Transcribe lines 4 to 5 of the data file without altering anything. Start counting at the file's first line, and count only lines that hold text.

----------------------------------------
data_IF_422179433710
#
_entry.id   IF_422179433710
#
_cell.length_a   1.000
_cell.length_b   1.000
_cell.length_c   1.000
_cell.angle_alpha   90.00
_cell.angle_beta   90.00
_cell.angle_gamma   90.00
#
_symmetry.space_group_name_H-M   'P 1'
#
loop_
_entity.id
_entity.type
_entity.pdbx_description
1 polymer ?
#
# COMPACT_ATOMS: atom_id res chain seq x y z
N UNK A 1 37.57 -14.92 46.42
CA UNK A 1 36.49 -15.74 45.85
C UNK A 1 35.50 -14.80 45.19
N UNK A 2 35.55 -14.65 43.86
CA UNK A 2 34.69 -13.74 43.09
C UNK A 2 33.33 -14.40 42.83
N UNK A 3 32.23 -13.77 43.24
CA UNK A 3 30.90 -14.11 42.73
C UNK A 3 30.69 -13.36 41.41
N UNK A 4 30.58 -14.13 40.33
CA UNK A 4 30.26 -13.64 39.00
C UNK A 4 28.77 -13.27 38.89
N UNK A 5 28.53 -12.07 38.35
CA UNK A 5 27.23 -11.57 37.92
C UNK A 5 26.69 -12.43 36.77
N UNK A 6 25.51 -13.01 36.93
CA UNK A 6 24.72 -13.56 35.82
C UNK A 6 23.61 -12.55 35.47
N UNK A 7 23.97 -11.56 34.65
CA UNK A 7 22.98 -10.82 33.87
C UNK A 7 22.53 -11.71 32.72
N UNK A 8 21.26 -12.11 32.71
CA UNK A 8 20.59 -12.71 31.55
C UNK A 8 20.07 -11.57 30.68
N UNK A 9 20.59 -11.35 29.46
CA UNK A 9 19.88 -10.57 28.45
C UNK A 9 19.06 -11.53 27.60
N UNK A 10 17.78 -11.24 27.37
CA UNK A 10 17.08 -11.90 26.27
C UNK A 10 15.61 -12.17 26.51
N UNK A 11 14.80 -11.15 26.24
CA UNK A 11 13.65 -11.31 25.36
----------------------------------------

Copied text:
#
_cell.length_a   1.000